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I’m not the biggest Neal Adams fan. This will not change my mind. – Skateman #1

April 3, 2011

I had no knowledge of this book until three weeks ago. It was in a pile of comics in a store and I bought it. It seemed odd. Uncommon. Perfect blog fodder.

And then, about a week ago, I read the thing. And remember, I knew absolutely nothing about it going in.

This may be the worst comic I have ever seen. Underline the “ever.” It makes Alf comics look like Maus. It’s an assault on the eyes and brain. It is this:

No, it wasn’t the crushed remains of the Ten Commandments in the Ark. It was an advance copy of Skateman #1.

Where do I begin?

I always like to include at least a few scans of comics I talk about, and that’s especially true with a book that I might take issue with. It’s fair, and it’s as close as I can get to letting the writers and artists have a say. Granted, things might be shown out of context, but outside of posting the entire book (which other people do, but I’m not really comfortable with) it’s the best I can do.

This one…

This one defeated me. I read through it. But I don’t know where to friggin’ start. Really. This thing is a jumbled mess on so many levels. So. Many. Levels. For me to scan something, some signpost on the journey of a cohesive story, there has to be a cohesive story, you know? And there’s none of that here.

Before I really gave up on pulling a lot of scans, the following was one that I selected. I thought some Adams-philes would like its mosaic of action:

Believe me, it’s all downhill after that. A hero on roller skates is the least of the problems here.

The structure of this book is an absolute nightmare, one in which you spend most of your time wondering “Who are these people and why do I care?” The story starts in the middle of “action” and ends just as Skateman rescues someone we don’t give a rat’s posterior about as a building blows up behind them. Along the way the tale flips timeframes from flashback to present-day, always a dangerous prospect when the reader is already drifting in and out of consciousness.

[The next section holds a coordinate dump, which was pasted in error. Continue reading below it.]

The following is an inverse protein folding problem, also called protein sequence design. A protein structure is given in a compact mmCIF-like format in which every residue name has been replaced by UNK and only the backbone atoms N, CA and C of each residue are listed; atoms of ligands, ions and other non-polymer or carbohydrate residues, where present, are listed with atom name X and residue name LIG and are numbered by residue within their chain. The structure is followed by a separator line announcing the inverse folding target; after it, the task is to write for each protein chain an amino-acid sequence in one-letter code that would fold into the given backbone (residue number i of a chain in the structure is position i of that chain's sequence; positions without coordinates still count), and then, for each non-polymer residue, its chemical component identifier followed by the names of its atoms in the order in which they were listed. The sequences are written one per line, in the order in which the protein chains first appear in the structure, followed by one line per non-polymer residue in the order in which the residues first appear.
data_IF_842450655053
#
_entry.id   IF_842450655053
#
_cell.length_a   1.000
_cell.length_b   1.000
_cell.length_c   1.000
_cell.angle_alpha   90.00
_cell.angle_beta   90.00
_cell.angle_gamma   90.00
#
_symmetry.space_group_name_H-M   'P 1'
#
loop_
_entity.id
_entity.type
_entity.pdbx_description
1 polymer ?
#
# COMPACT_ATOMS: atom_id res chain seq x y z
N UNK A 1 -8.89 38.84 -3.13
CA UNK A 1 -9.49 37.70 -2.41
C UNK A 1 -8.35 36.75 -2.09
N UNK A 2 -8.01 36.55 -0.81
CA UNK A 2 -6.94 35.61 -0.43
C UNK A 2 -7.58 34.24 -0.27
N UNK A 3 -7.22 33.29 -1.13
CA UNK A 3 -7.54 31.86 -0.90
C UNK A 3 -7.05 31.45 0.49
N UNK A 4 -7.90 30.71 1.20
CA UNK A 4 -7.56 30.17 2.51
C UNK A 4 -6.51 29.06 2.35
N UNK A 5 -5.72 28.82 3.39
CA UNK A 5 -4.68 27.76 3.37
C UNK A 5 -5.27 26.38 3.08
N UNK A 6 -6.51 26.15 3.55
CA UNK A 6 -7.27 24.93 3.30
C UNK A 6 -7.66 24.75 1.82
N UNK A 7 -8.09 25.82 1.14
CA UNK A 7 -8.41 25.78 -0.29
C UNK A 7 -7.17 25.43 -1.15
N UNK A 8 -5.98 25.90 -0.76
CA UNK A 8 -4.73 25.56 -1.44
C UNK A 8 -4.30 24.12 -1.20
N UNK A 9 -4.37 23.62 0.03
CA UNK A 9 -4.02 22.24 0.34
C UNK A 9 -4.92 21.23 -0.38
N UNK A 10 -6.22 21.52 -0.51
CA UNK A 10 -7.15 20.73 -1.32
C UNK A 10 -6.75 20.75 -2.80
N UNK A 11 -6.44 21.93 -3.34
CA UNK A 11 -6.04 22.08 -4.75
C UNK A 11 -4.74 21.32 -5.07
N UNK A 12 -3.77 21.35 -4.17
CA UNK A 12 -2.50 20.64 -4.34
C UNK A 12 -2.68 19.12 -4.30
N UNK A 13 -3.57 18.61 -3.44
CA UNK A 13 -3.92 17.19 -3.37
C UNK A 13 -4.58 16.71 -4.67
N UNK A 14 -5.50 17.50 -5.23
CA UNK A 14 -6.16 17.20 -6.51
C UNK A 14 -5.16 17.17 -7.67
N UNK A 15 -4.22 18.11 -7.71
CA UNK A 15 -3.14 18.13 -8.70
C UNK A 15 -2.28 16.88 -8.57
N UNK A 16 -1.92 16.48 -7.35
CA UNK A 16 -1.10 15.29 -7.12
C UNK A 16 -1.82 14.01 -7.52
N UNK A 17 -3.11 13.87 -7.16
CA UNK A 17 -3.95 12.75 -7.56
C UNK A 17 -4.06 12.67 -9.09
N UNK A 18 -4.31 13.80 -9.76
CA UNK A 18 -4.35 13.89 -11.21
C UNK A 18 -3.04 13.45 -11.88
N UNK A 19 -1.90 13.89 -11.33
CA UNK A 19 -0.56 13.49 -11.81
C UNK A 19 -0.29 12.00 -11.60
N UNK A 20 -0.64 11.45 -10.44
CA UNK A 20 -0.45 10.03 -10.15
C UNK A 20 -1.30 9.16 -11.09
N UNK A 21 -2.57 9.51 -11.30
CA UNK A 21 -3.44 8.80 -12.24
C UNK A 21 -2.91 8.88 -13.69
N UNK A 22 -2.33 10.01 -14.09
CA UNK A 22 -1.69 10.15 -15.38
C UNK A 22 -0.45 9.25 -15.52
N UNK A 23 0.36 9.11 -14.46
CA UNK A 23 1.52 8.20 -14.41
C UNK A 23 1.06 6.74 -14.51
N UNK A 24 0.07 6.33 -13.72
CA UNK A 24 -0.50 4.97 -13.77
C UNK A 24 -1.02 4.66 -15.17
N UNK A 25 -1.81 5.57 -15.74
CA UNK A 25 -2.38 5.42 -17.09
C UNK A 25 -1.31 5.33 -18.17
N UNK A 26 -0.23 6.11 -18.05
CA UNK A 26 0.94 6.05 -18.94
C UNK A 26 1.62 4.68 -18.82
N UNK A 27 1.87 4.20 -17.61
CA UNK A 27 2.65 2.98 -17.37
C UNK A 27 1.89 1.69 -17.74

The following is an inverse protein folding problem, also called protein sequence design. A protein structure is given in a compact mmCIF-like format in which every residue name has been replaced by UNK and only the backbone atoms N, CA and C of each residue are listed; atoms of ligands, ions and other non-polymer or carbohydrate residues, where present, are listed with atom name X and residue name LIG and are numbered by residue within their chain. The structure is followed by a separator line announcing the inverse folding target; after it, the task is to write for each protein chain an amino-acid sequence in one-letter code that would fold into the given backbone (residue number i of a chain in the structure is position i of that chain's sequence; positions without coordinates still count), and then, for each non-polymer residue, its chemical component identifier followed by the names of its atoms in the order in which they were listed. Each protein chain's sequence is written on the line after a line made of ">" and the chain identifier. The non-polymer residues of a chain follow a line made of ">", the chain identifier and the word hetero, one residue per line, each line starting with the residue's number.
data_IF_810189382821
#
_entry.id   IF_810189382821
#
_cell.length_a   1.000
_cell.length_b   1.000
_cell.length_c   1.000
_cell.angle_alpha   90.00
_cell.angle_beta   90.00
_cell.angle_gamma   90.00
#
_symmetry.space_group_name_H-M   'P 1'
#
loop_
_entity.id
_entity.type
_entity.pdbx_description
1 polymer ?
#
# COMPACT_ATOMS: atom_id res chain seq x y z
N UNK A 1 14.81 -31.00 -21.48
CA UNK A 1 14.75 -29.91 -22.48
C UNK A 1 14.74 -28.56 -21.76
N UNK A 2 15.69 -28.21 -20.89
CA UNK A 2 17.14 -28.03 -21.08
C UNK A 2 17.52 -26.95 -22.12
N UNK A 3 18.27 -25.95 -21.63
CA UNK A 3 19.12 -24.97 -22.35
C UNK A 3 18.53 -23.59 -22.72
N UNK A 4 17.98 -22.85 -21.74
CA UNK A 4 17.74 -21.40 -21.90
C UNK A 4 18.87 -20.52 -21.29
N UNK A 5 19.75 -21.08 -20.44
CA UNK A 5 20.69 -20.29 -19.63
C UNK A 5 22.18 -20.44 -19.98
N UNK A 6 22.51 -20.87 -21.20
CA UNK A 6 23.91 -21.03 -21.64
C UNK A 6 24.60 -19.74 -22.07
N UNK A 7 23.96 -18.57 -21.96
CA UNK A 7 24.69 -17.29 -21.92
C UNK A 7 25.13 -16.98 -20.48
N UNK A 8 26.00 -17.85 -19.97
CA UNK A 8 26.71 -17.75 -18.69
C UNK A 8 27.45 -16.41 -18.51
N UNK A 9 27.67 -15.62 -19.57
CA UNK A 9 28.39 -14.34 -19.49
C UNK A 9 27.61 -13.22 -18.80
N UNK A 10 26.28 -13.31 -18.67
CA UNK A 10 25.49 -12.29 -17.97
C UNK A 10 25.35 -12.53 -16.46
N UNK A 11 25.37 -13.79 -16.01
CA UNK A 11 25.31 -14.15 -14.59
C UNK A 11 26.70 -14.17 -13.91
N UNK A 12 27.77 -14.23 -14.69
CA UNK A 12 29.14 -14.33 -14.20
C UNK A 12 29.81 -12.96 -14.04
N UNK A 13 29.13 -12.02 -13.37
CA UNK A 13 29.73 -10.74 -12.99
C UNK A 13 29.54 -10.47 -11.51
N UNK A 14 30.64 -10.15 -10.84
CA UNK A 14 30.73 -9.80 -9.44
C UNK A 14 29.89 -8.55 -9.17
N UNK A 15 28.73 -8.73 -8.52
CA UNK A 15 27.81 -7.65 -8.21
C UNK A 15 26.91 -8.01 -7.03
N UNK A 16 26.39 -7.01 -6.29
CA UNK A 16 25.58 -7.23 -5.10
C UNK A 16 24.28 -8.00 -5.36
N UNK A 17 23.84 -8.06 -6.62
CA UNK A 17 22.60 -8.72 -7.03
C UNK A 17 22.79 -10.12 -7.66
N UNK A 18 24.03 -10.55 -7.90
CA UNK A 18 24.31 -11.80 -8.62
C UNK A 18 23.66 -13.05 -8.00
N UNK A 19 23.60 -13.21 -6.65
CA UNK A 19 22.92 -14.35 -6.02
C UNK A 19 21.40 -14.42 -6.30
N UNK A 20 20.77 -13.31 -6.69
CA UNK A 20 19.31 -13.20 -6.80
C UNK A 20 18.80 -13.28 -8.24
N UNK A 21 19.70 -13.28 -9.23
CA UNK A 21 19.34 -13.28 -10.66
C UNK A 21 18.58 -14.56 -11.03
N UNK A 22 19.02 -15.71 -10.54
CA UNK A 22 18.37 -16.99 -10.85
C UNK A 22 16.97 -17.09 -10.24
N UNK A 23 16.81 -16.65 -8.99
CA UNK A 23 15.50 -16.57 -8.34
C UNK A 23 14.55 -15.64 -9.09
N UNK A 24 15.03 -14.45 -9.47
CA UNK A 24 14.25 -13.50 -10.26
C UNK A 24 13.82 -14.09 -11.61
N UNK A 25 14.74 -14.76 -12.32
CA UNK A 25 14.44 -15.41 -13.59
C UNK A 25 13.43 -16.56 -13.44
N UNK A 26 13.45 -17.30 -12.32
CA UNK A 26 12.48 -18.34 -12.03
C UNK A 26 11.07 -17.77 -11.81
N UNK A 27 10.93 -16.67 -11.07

Then there’s the coloring. Coloring in a comic is like refereeing in sports — you only notice it when it’s bad. 

Skateman‘s coloring is coloring that you notice. 

You know those “paint with water” books? The ones for real little kids, where all they have to do is take a wet paintbrush to the page because the colors are already in the paper? Do you know/remember how blah and crappy the pictures look when they’re all done? Well, this whole goddamn thing looks like it was colored that way.

Then there’s the origin, which is so overblown it somehow adds up to 110% of the content here. It makes a Jean-Claude Van Damme movie’s backstory look cerebral. It’s done in horribly turgid exposition, with service in Vietnam, murdered army buddies, slain girlfriends, biker gangs, inspiration from a kid reading a comic book, and Lord knows what else. Every cliche is thrown at the wall, whether it’s going to stick or not. Here’s the first page of said backstory to give you a feel – I double dog dare you to read it and not pinch the bridge of your nose and wince:

I could go on and on about so much more. But really — why bother?

I am tired. I am worn out. If this is a good comic, then Cocktail and Road House are cinematic high points. And guess what — there are backup stories within. As if this crap wasn’t enough. But I retire from the field a defeated man, leaving those to hardier souls than I.